Perspectives 02.10.2021

Let There Be Light (and Views): How Self-Regulating Windows Improve User Experience

To improve the passenger experience, Charlotte Douglas International Airport focused on light and views. Now, a recent study of user satisfaction confirms that key design decisions have yielded positive results.

Charlotte Douglas International Airport (CLT) has doubled the number of annual visitors in the past 20 years and emerged as the sixth busiest airport in the U.S. As the airport has scaled its operations, new research shows the expansion is also driving higher passenger satisfaction. In fact, users were 68% more likely to give a five-star rating on their overall experience in the new concourse compared to the existing concourse.

The study, commissioned by View Inc. and published in the Journal of Aviation Management, measured the satisfaction of more than 500 concourse visitors over the course of six days. The key finding was that there was significantly higher passenger satisfaction in Concourse A following its redesign by architecture firms Perkins&Will and C Design.

“We pride ourselves on providing an exceptional passenger experience, and this study shows that our new facilities are helping achieve that mission. As airports increasingly look to instill confidence in the travel experience, it is clear that concourse design is key to ensuring satisfaction.”

-Haley Gentry, CLT’s Acting Aviation Director

A new gateway to the airport

The Perkins&Will and C Design team shared a clear goal with their client: to redefine and enhance the user’s journey through the concourse. “This was a paradigm shift approach to the passenger experience,” says Malcolm Davis, practice leader for the North Carolina studio of Perkins&Will. This was the first project in a three-phase facility expansion, setting the standard for future design and finishes across the airport campus.”

The nine-gate concourse mimics the aerodynamic form of an airplane wing, with curved metallic ceilings and two-story views of the aircraft activity. Exposure to natural light via expansive views was a key driver of the design. The glass-walled corridor’s location—adjacent to the airport’s main entry drive— provides a sweeping visual connection to both landside and runway-side activities.

 

While a daylight-flooded space has obvious aesthetic appeal, it can come with less desirable side effects, namely glare and heat. Instead of resorting to window blinds or fritted glass to solve this challenge, the design team opted for a system known as Smart Windows, which automatically tint based on the position of the sun. This provides uninterrupted views while reducing glare and unwanted heat within the terminal. Manufactured by View Inc., each electrochromic glass pane is controlled by View’s Intelligence software, proactively tinting to provide control over climate and light in the space.

“We created a first-class experience by adding large circulation spaces, soaring ceilings, plentiful amenities, and a dynamic art exhibit. However, one of the most impactful design elements was the View Smart Glass glazing, which offers plentiful daylighting and unimpeded views—all while supporting our energy efficiency goals,” says Gary Beal, Aviation Market Leader at C Design.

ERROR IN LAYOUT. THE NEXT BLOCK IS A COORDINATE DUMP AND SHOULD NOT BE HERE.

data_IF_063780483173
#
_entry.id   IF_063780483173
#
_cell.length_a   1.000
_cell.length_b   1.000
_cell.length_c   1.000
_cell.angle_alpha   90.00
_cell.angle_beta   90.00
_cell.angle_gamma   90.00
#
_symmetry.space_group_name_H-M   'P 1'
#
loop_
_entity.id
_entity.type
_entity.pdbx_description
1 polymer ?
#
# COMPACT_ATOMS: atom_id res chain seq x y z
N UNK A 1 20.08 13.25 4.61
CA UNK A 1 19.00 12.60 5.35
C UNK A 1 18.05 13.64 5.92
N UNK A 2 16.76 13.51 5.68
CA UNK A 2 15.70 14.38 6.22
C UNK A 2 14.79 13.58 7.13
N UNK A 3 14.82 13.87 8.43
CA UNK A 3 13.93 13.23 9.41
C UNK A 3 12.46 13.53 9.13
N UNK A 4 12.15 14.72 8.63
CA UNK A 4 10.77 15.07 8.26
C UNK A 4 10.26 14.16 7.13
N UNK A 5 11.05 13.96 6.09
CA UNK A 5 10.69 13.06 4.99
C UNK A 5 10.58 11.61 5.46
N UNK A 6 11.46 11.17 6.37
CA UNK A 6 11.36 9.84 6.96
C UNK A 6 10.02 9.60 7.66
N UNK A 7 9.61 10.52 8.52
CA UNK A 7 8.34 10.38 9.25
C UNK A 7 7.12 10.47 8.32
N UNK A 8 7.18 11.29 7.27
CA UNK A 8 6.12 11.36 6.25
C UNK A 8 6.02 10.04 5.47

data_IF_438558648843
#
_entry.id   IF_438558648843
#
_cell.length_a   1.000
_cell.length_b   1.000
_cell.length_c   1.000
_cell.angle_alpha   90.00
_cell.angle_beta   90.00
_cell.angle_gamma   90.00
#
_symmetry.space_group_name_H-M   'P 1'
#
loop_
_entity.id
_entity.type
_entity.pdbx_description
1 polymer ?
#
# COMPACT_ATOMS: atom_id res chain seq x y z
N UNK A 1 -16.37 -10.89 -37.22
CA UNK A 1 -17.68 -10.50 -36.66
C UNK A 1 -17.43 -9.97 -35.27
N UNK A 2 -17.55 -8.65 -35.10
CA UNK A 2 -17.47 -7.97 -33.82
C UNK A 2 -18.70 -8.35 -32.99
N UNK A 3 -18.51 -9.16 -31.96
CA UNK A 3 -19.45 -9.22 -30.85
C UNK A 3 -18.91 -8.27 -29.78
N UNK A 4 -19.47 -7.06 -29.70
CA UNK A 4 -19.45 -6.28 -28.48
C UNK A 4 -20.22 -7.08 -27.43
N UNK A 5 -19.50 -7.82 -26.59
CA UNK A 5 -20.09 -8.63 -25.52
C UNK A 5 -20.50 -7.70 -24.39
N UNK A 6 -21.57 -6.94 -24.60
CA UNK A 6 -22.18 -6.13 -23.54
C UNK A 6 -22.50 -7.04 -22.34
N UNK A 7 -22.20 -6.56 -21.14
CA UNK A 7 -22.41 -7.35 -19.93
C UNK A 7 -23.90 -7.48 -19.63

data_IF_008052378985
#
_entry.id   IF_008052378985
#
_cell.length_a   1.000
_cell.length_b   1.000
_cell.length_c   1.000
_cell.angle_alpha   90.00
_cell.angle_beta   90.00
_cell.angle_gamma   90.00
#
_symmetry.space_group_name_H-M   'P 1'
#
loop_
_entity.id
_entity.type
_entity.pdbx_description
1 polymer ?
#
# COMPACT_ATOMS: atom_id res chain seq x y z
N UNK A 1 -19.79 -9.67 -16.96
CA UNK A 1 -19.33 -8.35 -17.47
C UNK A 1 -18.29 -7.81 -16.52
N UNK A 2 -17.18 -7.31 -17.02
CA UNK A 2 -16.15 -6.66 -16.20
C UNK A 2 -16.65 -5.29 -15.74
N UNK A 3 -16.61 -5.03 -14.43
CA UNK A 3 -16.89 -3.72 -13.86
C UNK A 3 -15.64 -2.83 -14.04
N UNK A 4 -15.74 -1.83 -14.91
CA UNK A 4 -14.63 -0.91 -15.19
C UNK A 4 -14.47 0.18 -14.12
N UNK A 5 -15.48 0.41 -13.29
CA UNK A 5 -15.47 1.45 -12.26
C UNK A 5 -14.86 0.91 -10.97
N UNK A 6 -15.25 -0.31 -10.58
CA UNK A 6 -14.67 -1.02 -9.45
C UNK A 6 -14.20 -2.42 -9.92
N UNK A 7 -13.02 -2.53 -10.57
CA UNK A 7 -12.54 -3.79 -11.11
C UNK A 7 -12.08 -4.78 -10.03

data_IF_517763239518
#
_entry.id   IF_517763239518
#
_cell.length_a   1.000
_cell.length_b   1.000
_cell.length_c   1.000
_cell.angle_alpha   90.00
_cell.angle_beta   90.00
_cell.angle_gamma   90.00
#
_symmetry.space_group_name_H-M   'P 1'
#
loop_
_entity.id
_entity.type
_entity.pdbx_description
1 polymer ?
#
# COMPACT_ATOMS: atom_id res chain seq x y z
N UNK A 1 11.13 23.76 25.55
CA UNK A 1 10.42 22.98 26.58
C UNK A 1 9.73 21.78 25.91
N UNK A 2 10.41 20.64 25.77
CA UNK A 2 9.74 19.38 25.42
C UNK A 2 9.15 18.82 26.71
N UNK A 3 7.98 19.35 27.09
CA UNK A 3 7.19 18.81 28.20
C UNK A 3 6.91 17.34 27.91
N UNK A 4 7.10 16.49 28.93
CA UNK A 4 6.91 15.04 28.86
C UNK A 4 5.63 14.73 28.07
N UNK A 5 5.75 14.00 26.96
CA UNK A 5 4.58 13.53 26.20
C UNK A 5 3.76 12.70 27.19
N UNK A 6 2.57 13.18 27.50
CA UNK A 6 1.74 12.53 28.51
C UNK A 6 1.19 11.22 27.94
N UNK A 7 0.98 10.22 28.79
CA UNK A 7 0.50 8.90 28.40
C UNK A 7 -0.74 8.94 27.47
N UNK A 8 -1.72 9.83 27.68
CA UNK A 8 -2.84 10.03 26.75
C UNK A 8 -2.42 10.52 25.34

Survey says: Light and views improve user comfort

The research into the user experience pointed to one key indicator of satisfaction: daylight. Visitors were 3.3 times more likely to be very satisfied with the concourse gate if they reported being very comfortable with the daylight conditions.

The study was led by Dr. Alan Hedge, professor emeritus in the Department of Design and Environmental Analysis at Cornell University, a year after CLT opened the Concourse A expansion. Phoenix Marketing International, which has studied passenger experience trends at CLT airport for over 10 years, surveyed 575 passengers on six clear weather days between 9 a.m. and 5 p.m. Passengers at gates on the south side of each concourse were asked about their comfort, perceptions, and satisfaction at their gate.

In addition to improving passenger comfort, the self-regulating windows reduce the building’s cooling needs, ultimately improving energy efficiency. Though the redesigned Concourse A has four times the window area of Concourse E, which has traditional windows, its seating surface temperatures were found to be 15 degrees cooler. This means travelers waiting at their gates are more thermally comfortable and the building’s owners are benefiting from reduced energy.

Survey Says: CLT passengers were 3.3 times more likely to be very satisfied with the concourse gate if they reported being very comfortable with the daylight conditions.

“Every airport is now investing in facilities that enhance the passenger experience. Most modern airport designs incorporate multi-story glass facades that bring more natural light and provide dramatic views; however, traditional glass also creates significant passenger discomfort through increased glare and heat,” said Rahul Bammi, Chief Business Officer of View, Inc. “View Smart Windows uniquely solve this problem while also reducing the airport’s carbon footprint.”

CLT is in the midst of Destination CLT, a $2.5 to $3.1 billion capital investment program that will bring additional renovations and expansions to the airport over the next five years in response to increased passenger and airline demand. In revealing concrete evidence that light and views (without heat and glare) improve user experience, this new research may very well offer a road map on how to improve the holistic airport experience.